Share your fresh produce with us. Show us your weekly bounty from the Farmer's Market, grocery stores or CSA box.
Deadline: March 31st, 2008
Printable version of recipe here.
250g all-purpose flour
4 teaspoons baking powder
40g vanilla pudding powder
80g oft butter - cut in pieces
2 teaspoons orange zest - preferably organic orange
250ml orange juice
For the Orange Buttercream
90g confectioner's sugar - sifted
125g soft butter
1 tablespoon orange juice
1 teaspoons orange zest - preferably organic orange
Pre-heat the oven at 180 degrees C. Prepare a round cake form (23 cm diameter) by buttering the base and the sides. Line with baking paper.
Sift flour, baking powder and the pudding powder into a large mixing bowl. Add the eggs, sugar, butter, orange zest and juice to the dry ingredients and with a hand mixer whisk into a smooth thick mixture.
Pour the cake mixture into the cake form, even out with a rubber spatula and bake approx. 50 minutes. The cake is done when a toothpick or knife is inserted in the middle of the cake and it comes out clean.
Take out of the oven and allow to cool for 5 minutes in the form. This might be a difficult task and you will be dying to taste, but if you unmold it too soon the cake will break. Run a knife along the sides of the cake and tip out onto a cooling rack. Peel off the baking paper. Allow to cool completely before frosting the cake.
For the Orange Buttercream
In a small bowl mix all the ingredients together until thick and creamy. Spread the buttercream evenly over the top and sides of the cakes. Refrigerate for 30 minutes.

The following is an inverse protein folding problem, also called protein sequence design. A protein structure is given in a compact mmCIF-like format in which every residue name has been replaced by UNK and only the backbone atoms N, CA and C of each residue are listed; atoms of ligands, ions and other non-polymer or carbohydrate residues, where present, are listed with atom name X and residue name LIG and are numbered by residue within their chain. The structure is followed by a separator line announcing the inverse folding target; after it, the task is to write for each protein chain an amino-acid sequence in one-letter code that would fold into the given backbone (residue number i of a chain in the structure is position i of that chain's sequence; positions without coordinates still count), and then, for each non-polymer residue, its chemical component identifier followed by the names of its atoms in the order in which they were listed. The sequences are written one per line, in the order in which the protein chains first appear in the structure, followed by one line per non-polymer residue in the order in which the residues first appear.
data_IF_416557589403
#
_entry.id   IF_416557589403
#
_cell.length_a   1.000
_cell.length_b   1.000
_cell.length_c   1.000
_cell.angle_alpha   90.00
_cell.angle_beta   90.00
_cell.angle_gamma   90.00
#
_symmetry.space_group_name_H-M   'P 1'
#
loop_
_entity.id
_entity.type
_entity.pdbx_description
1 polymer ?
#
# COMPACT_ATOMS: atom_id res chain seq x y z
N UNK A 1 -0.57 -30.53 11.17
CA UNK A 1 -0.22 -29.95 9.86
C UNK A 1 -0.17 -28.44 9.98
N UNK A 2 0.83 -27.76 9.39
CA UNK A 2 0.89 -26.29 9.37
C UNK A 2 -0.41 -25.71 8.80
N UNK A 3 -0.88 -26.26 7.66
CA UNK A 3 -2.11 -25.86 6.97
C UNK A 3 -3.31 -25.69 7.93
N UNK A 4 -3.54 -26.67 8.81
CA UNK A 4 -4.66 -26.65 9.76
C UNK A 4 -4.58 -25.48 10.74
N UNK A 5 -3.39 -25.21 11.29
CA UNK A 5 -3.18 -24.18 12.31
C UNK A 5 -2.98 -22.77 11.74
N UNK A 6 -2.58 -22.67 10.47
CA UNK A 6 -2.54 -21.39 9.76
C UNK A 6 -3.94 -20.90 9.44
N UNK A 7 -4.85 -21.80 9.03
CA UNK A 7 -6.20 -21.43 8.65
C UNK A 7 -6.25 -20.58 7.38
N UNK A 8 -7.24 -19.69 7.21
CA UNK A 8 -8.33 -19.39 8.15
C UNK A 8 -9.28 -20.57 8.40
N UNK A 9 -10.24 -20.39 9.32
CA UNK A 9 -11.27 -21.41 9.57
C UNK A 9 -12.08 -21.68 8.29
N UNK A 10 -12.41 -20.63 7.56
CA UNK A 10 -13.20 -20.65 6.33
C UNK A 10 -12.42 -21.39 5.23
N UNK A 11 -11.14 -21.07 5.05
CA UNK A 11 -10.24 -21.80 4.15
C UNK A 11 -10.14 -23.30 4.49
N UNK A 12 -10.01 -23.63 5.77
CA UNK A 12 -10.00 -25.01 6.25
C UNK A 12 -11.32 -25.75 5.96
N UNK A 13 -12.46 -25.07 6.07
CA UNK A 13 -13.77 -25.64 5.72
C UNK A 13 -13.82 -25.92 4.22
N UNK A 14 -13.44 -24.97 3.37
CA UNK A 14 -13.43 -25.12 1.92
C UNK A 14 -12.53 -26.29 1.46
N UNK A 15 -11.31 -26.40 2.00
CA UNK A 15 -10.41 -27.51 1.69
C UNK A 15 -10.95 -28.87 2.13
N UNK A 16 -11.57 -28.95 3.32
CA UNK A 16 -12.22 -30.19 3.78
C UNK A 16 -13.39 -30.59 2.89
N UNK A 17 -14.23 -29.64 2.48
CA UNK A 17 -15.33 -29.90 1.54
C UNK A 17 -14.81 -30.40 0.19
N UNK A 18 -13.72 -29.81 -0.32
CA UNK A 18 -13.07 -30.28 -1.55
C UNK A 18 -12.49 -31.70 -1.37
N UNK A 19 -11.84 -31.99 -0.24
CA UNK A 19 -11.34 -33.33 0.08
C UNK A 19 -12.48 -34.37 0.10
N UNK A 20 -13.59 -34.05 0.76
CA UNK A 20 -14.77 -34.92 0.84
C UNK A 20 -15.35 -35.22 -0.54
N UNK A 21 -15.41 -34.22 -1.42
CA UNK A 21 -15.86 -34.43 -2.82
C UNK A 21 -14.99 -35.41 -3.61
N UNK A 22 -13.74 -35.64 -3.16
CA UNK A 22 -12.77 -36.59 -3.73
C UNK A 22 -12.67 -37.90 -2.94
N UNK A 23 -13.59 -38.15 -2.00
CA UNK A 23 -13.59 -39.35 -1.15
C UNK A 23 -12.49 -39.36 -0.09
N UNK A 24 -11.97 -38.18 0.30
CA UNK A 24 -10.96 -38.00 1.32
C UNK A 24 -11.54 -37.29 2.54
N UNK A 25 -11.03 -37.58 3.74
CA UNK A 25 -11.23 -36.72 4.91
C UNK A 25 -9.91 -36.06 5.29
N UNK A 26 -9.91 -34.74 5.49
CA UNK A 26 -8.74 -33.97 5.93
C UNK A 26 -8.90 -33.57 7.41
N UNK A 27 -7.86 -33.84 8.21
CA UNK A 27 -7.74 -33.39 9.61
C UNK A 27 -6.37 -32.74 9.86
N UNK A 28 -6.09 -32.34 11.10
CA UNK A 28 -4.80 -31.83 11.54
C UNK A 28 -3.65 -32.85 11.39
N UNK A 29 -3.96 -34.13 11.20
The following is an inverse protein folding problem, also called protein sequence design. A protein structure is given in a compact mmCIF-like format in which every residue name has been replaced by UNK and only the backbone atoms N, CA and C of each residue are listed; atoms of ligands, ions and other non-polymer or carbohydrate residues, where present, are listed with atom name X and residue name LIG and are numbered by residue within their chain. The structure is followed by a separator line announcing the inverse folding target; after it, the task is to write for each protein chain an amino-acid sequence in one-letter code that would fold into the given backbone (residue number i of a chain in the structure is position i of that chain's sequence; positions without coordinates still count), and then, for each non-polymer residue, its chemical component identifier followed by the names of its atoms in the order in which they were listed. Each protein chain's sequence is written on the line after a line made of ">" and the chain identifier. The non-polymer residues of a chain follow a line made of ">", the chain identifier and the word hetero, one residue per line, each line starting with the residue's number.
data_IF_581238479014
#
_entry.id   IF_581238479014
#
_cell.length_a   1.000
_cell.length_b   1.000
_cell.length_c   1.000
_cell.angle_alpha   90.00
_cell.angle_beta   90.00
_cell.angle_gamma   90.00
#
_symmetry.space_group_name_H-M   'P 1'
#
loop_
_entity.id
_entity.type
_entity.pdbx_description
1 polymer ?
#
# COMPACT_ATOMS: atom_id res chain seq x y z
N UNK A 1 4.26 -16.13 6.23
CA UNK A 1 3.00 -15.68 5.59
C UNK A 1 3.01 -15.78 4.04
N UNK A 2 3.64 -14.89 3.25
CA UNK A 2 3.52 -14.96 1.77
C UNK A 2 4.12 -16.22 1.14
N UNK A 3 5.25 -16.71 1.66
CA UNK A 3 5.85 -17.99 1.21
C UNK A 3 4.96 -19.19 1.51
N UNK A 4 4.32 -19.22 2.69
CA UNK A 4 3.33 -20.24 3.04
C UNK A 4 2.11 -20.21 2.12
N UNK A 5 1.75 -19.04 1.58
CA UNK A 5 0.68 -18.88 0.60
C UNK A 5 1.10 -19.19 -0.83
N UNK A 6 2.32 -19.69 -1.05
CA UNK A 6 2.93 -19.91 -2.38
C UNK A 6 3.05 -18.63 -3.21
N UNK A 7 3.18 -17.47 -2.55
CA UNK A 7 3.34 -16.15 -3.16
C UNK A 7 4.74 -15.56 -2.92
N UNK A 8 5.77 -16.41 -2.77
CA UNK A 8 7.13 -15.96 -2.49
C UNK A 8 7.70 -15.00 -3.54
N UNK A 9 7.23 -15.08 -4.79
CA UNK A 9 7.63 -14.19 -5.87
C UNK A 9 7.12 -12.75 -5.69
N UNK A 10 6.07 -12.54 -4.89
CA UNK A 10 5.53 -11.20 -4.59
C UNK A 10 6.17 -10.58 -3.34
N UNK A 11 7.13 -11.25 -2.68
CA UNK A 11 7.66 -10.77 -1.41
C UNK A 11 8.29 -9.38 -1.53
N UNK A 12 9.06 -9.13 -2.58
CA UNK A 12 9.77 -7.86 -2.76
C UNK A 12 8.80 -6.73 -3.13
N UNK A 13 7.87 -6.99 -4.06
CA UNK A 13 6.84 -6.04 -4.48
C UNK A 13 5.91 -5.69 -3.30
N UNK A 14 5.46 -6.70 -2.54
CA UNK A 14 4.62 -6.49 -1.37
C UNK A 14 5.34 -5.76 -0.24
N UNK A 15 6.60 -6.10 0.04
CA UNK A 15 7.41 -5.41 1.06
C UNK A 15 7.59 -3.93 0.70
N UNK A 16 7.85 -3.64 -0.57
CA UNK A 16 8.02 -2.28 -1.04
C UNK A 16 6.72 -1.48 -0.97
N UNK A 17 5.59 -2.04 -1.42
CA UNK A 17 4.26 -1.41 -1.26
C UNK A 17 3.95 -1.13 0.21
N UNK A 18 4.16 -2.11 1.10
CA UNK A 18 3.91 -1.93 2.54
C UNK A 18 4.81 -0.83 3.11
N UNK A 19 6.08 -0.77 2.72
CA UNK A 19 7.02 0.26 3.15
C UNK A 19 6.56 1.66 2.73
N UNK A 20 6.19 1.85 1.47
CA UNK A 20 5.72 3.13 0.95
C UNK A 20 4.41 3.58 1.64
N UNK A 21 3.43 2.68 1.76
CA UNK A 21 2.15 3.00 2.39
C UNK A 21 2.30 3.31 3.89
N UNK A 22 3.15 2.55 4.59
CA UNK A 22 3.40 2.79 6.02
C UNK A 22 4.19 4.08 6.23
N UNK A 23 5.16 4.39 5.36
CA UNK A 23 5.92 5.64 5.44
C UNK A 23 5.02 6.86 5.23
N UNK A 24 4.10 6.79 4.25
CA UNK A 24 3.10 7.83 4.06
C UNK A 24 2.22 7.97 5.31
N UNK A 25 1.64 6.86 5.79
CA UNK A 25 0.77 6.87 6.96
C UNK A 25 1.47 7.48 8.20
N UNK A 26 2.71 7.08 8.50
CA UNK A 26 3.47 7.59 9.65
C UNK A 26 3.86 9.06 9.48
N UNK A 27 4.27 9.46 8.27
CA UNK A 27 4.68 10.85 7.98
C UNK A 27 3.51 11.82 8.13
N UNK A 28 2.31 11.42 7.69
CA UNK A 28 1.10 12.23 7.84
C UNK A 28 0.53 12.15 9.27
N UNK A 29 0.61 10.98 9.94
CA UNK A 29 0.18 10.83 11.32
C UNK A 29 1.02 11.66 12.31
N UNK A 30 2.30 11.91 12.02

Tip: You can substitute the butter with 125g of cream cheese. This adds a wonderful delicate touch to the frosting.
This is Soeren's favorite cake too! So much so he wanted it for his 5th birthday last year (August). It surprised many mothers that there was NOT a chocolate cake in sight. Don't kids always want a chocolate cake for their birthdays? Not Soeren he prefers the wonderful, zesty flavors of a simple orange cake. It is a pleasure to bite into the cake. Delicate and moist where the orange is highlighted in style.
I am rather chuffed that I have been nominated for the Inspiring Food Photography this month by Margot of Coffee & Vanilla. If you have a minute you can head on over to Margot's blog and vote for me. Voting lasts all this month. I'd love to have that scrumptious looking badge to display on my blog LOL!
Other aromatic cakes you might enjoy:
|Persimmon Spice Cake|
|Sour Cream Cherry Cake|
|White Chocolate and Raspberry Brownies|
This month the lovely Marta of An Italian in the US has chosen the orange as her Fresh Produce of the Month. It's a great event featuring a seasonal fruit or vegetable and I always enjoy taking part. This is my entry for her great event. Gracie Marta!
All photographs and written content on What's For Lunch, Honey? © 2006-2008 Meeta Khurana unless otherwise indicated. | All rights reserved | Please Ask First